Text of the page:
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Volume 805: debated on Tuesday 8 September 2020


Asked by

To ask Her Majesty’s Government what steps they are taking in response to the reported rise in the number of people committing suicide.

My Lords, one suicide is too many suicides. That is why we published a cross-government suicide prevention workplan in 2019, are investing £57 million in suicide prevention in the NHS, are rolling out suicide prevention plans across the country and are committed to working with charities such as the Samaritans and the Zero Suicide Alliance.

I thank the Minister for his reply and what the Government are doing. Unfortunately, male suicides are the worst they have been for two decades. There is particular concern among men between the ages of 45 and 49, and suicide is the highest form of death for those under 50. It is a particular concern in areas of Yorkshire and Humber. In his latest book, Professor Michael Sandel argues that this is part of a wider malaise in society. In a highly competitive society such as ours, there are those left behind without any sense of value, dignity or self-esteem. Will the Minister encourage the suicide strategy advisory group to look at what Michael Sandel has said and its implications for government policy?

The noble and right reverend Lord is entirely right that suicide is an awful form of death. Each one is worth regret, but the numbers are more complicated than he suggests, as the definitions of suicides and the coroner’s assignment of the suicide definition has changed in the period he describes. While we are all concerned about society, I am not sure I entirely agree with his sombre analysis of society’s values. I have a more optimistic outlook than he perhaps does. The Government’s suicide prevention programme entirely addresses the concerns of individuals and is, I believe, having a powerful effect.

Recently published figures show an alarming, significant increase in suicides among young people, even boys and girls aged 10. Those were pre-Covid statistics. Those statistics are heartbreaking and, I think we all agree, inexcusable. Does my noble friend believe that the social media companies are really owning up to their responsibilities in combating abuse and bullying online? Are we owning up to our responsibilities in schools to educate children about the safe use of social media and to pass on to them the wisdom and support they need?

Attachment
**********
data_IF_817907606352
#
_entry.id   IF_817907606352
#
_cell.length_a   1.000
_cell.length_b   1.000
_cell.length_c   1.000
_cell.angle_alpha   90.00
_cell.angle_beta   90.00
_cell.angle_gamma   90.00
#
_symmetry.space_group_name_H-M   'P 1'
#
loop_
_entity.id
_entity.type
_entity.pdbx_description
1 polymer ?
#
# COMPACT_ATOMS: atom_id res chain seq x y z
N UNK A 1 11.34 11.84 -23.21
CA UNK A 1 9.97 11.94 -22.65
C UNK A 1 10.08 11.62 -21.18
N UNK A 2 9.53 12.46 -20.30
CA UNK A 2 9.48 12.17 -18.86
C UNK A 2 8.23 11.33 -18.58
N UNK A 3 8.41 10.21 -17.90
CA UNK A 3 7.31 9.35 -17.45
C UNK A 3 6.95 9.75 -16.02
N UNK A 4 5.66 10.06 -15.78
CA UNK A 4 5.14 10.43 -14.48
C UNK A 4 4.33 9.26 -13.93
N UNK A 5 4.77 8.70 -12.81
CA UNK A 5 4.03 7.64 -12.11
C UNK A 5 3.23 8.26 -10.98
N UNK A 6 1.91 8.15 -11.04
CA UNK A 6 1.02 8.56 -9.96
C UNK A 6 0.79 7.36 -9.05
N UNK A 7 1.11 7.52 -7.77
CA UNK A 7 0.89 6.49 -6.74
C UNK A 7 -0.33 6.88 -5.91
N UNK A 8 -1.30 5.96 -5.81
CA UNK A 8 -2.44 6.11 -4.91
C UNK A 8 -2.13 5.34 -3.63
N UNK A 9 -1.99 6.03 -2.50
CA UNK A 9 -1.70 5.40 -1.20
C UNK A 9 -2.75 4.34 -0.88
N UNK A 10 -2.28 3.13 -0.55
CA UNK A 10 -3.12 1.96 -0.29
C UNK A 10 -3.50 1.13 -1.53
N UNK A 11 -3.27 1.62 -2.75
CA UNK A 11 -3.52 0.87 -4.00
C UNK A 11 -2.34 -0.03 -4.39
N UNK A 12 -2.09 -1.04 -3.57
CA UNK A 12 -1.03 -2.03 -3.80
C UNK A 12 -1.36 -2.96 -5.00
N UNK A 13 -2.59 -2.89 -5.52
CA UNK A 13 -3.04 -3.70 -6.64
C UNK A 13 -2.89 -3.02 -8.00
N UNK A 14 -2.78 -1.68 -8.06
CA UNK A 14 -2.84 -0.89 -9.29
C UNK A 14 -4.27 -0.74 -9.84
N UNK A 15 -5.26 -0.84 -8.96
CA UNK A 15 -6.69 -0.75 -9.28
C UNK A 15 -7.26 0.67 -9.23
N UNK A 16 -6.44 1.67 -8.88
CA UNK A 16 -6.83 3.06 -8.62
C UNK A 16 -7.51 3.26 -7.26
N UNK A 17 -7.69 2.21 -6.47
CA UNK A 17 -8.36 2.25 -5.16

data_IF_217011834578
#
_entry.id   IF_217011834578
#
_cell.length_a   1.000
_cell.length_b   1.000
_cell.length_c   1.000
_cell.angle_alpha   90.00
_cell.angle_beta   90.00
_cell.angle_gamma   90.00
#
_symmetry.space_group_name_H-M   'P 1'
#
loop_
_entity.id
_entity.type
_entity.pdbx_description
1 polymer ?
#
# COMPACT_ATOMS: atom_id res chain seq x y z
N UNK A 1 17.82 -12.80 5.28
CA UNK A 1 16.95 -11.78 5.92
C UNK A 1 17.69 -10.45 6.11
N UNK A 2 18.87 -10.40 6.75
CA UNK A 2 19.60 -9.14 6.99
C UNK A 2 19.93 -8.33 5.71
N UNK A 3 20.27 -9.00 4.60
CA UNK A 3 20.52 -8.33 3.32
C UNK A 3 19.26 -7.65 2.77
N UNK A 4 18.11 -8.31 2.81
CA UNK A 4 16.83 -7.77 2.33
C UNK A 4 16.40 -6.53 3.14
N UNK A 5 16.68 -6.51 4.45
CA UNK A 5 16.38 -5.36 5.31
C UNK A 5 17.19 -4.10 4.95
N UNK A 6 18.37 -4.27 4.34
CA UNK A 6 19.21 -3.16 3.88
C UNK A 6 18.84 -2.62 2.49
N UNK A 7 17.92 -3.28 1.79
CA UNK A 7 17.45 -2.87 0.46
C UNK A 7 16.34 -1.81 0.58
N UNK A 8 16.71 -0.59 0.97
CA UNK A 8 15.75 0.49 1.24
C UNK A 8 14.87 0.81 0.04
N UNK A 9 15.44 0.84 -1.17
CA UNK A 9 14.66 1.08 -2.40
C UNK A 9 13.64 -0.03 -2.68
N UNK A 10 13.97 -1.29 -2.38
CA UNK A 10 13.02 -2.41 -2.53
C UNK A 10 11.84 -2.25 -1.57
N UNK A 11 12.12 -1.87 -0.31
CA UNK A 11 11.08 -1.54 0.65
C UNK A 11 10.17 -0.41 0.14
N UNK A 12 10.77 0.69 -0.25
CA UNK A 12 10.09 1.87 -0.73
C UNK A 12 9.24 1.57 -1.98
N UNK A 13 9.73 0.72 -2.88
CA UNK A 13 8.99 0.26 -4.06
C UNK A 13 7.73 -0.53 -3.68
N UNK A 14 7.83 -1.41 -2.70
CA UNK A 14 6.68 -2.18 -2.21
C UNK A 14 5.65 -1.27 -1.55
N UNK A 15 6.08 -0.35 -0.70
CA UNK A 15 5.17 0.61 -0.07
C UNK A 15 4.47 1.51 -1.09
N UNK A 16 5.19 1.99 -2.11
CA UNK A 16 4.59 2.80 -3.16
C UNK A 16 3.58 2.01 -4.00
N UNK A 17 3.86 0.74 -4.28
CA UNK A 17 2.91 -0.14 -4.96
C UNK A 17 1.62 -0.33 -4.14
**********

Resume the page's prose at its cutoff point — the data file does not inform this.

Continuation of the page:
My noble friend is entirely right to raise concerns about the role of social media in rising suicide rates among young people. We are doing an enormous amount to protect young people, incentivising every school to identify a senior lead for mental health, creating new mental health support teams and piloting a four-week waiting time to allow swifter access to specialist NHS care. We are also taking on the social media companies and demanding that they step up to their responsibilities.

My Lords, suicides in any section of our society are a tragedy, but I draw the Minister’s attention to suicides among veteran members of the Armed Forces. Evidence from the charity Veterans United Against Suicide suggests that around 69 veterans died by their own hand in 2018, 59 in 2019 and around 37 so far this year. Does the Minister agree that informal evidence is not a reliable basis for understanding the extent of this problem? Would it not be better to once again press the coroner service, when recording a verdict of death by suicide, to note whether the deceased was a military veteran?

The noble Lord is entirely right to raise the issue of veterans, who have an incredible and alarmingly high rate of suicide, one that I regret enormously. We are working closely with veterans’ charities to provide the kind of mental health support that veterans need but, all too often, that does not prove enough. His request for greater data from coroners is an idea I will take back to the department, chase down and write to him about.